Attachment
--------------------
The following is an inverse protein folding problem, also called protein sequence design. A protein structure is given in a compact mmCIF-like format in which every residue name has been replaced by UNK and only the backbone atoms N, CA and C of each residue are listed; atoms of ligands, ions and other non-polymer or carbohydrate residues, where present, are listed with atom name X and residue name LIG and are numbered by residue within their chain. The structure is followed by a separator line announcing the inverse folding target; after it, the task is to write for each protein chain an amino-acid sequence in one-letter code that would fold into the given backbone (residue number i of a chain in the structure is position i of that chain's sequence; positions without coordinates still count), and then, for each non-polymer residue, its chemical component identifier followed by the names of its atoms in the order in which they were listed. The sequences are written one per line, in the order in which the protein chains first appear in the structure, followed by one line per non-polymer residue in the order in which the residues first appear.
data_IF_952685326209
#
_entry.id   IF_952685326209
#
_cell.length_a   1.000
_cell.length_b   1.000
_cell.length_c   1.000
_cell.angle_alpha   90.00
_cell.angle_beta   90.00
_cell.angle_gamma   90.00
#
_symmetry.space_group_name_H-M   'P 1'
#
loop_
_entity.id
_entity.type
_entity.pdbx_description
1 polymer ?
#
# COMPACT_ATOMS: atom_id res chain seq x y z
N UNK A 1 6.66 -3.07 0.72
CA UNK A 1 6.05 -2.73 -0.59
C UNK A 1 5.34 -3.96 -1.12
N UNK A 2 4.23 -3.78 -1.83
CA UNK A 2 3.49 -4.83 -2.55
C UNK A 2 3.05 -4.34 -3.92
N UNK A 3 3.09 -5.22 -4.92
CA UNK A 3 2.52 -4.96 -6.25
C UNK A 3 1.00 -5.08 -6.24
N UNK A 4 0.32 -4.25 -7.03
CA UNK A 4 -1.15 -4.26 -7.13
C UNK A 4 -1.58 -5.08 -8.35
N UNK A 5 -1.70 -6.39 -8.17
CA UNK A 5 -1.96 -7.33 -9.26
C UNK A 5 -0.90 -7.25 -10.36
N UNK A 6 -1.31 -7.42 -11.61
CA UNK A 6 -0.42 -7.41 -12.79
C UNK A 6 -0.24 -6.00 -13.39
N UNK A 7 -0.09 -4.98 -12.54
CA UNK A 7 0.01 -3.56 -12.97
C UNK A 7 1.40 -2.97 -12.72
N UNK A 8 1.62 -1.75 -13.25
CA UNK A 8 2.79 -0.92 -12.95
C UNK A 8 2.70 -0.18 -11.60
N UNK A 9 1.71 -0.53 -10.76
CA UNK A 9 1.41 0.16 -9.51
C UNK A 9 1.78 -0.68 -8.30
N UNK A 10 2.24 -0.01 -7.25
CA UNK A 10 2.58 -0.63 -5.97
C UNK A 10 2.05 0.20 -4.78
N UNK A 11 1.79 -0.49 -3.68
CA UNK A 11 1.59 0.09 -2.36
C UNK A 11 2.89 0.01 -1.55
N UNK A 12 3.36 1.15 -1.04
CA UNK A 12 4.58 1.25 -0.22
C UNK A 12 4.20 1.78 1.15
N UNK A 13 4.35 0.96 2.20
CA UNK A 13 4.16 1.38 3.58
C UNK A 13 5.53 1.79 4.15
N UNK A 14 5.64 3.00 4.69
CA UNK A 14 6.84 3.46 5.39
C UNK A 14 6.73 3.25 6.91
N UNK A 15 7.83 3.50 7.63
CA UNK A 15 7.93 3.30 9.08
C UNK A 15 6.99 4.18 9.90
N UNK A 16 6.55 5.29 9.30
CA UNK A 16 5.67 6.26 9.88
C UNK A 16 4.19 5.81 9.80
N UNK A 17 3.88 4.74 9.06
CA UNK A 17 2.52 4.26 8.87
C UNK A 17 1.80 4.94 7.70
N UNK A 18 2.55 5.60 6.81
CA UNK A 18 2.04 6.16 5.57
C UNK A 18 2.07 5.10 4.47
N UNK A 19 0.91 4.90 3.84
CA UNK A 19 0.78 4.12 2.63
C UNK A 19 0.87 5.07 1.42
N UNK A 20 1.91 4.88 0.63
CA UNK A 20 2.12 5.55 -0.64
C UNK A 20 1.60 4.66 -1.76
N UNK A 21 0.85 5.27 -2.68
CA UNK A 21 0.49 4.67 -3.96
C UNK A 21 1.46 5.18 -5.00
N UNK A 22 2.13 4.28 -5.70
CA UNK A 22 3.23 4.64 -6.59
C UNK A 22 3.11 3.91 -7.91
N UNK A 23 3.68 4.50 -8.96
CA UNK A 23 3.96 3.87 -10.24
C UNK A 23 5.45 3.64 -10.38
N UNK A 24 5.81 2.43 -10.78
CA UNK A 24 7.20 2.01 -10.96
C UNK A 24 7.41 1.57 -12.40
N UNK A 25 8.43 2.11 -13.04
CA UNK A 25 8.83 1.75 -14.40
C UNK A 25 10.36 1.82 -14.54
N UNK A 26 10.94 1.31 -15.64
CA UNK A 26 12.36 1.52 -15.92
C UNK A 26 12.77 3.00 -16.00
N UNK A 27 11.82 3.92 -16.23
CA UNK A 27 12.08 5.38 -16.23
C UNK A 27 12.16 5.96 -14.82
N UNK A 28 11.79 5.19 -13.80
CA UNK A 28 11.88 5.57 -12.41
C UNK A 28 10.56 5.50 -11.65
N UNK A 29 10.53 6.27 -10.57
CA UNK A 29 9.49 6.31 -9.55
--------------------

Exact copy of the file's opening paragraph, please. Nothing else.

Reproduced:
The following is an inverse protein folding problem, also called protein sequence design. A protein structure is given in a compact mmCIF-like format in which every residue name has been replaced by UNK and only the backbone atoms N, CA and C of each residue are listed; atoms of ligands, ions and other non-polymer or carbohydrate residues, where present, are listed with atom name X and residue name LIG and are numbered by residue within their chain. The structure is followed by a separator line announcing the inverse folding target; after it, the task is to write for each protein chain an amino-acid sequence in one-letter code that would fold into the given backbone (residue number i of a chain in the structure is position i of that chain's sequence; positions without coordinates still count), and then, for each non-polymer residue, its chemical component identifier followed by the names of its atoms in the order in which they were listed. The sequences are written one per line, in the order in which the protein chains first appear in the structure, followed by one line per non-polymer residue in the order in which the residues first appear.